Abandoning old-fashioned ideals like objectivity and rigor is bound to backfire.
It's hard for me to understand what Farrell is claiming, exactly. I can understand the claim that complete objectivity is a goal not achievable by mortals, but then that applies equally to the oppressor and the oppressed, so why bother discussing anything at all? Her essay doesn't seem to call for a more nuanced epistemology, but for 𝐰𝐚𝐫.
Zaid Jilani was right to criticize Lauren Farrell’s oversimplified and buzz-word filled post on the Urban Institute blog. But I think he also missed a different problem that it promoted. Writers like Farrell create a false dichotomy pitting “objective” research that supposedly reinforces historical power dynamics, exploits and harms communities of color, and aggrandizes white researchers against power-sharing research that “centers” communities and where researchers “check their bias” and “recognize their power.” This dichotomous thinking is patently silly, but what neither Farrell or Jilani acknowledge is that objectivity in research is a fool’s errand. This doesn’t mean that we shouldn’t rely on data collection or dismiss all facts as “perspectives.” But at every stage of research, humans are involved. We notice some things and discount others. We choose how to draw trend lines. We make human decisions about what data mean.
The idea, then, that we should support or reject “objective” research misses the point. Harvard Professor Sarah Lawrence-Lightfoot has illuminated this challenge poignantly in her writings, explaining that when we attempt to remove ourselves from our research, what we are really doing is not trusting our readers to understand context. By revealing more of who we are as researchers (our starting assumptions, the biases we hold, what surprised us along the way, etc.), we give our audience the tools to separate us from our research and therefore see our subjects more clearly.
"While we all have our own ideological preferences, we should always want truth to win in any conflict with a political agenda."
Of course, but honestly I believe very few people think this way. It's demoralizing. The only thing more irritating than the pronouncements of idiots like Farrell is to observe people who share one's own worldview deliberately twisting the truth to advance it, and I see this all the time. I wouldn't believe what I believe if I didn't think it was supported by the facts. Why do so many people have to manipulate the facts to make their points? Don't they really believe what they say they believe?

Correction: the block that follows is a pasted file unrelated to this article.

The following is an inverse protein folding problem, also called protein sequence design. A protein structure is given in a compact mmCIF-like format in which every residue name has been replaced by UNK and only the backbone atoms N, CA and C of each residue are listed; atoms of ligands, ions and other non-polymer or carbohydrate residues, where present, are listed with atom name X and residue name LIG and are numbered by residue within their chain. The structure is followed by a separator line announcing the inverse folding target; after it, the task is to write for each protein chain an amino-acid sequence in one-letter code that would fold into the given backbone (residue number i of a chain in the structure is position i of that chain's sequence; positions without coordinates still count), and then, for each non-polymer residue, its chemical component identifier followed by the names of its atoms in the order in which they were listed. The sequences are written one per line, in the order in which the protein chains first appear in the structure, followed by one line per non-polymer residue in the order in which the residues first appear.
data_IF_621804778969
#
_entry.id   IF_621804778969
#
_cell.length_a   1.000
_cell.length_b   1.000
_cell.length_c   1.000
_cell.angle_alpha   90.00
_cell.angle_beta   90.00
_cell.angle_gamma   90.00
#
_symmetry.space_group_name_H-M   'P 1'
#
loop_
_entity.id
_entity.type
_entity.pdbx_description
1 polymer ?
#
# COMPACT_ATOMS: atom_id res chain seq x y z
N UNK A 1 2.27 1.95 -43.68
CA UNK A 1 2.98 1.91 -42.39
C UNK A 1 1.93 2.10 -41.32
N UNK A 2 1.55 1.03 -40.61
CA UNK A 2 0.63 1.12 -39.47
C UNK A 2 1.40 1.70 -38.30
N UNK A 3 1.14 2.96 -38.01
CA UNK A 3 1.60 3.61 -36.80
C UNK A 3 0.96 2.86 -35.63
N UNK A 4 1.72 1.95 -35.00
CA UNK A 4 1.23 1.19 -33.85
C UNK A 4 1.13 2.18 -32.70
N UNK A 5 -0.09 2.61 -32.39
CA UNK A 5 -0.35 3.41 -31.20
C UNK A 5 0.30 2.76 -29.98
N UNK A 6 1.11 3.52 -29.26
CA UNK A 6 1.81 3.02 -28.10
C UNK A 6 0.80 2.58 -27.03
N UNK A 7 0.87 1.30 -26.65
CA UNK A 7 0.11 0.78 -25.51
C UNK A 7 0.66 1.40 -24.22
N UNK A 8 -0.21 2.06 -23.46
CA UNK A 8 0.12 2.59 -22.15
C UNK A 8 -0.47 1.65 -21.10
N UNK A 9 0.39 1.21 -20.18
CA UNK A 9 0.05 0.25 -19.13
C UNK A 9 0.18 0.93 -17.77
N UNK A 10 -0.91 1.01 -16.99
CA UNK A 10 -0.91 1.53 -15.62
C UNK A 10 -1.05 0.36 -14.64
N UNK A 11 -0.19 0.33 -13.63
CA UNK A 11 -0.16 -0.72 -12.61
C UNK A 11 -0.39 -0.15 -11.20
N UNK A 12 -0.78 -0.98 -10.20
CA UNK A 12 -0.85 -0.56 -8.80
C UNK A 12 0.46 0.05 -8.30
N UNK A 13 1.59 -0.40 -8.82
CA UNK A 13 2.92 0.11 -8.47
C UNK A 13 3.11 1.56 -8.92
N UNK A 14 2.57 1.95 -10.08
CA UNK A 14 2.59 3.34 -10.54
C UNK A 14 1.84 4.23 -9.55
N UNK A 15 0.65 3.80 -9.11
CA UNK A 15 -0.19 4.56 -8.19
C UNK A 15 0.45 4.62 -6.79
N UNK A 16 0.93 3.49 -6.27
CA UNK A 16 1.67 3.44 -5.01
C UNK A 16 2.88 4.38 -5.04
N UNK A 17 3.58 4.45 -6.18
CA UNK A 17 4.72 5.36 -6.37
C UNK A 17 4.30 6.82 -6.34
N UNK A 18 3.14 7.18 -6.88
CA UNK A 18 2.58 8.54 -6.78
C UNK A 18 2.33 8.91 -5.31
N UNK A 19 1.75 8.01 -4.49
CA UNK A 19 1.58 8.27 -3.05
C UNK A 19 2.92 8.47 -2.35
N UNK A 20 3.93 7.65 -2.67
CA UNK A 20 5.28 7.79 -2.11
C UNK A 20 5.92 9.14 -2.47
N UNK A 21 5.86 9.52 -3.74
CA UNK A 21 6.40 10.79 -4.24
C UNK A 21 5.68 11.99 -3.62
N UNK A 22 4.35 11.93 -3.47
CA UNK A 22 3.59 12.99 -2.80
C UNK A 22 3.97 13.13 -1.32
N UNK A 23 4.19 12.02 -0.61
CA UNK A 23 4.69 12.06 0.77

Applying just a tad of good ole' Wittgensteinian analysis to Farrell's prescription reveals it to be utter nonsense. What exactly does it mean to "contextualize" a fact that does not support her obvious ideology? What would in principle count as "contextualizing" such a thing? Is it tantamount to disregarding it? Ok, then what? Farrell's position falls into a long line of intellectual psychobabble that sounds right, perhaps even commonsensical, but in application (which is where it counts) devolves into nothing more than ignoring facts the left does not like.
The only 'telos' for an institution is grants. Grantors don't want truth.
This specific prejudice against linear thinking is hardly new. Most institutions started honestly and openly pleasing the grantors back in the '70s, and often maligned linear thinking in that decade.
If you want objectivity, you have to make it for yourself. Believe your own senses and experiences instead of someone else's senses and experiences. Be your own beacon. There's no alternative.
The whole article from Ms. Farrell seems totally misplaced. I'd have a heck of a lot less problem with it if its thrust was something more like "Objectivity and research rigor are critical to the investigating the facts of the world and arriving at policy goals. However, as they are currently practiced in some cases, they obscure rather than elucidate the world. The principles described herein will strengthen the objectivity and improve rigor."
I still may have some issues with the specific recommendations, but at least we can agree on our overall values. If you think objectivity and rigor harm research, you don't belong in research.
They could have said something perfectly reasonable, something like
" There's a history of using claims of objectivity to reinforce racism, so be aware of it." But noooo! ( Apologies to John Belushi.)
From the article: "...Sarah Rosen Wartell, stepped in with her own statement assuring the public that posts on the blog “represent individual authors’ views and not Urban policy.”
When I read that, I immediately thought about the ACLU and one of its most prominent lawyers, trans-right advocate, Chase Strangio, who also has made some unusual, let's say, remarks about regarding the ACLU and its mission.
Eventually, the ACLU issued a weak-tea disclaimer about them. But the disclaimer is just that.
Thank you for the article! May the telos of truth prevail!!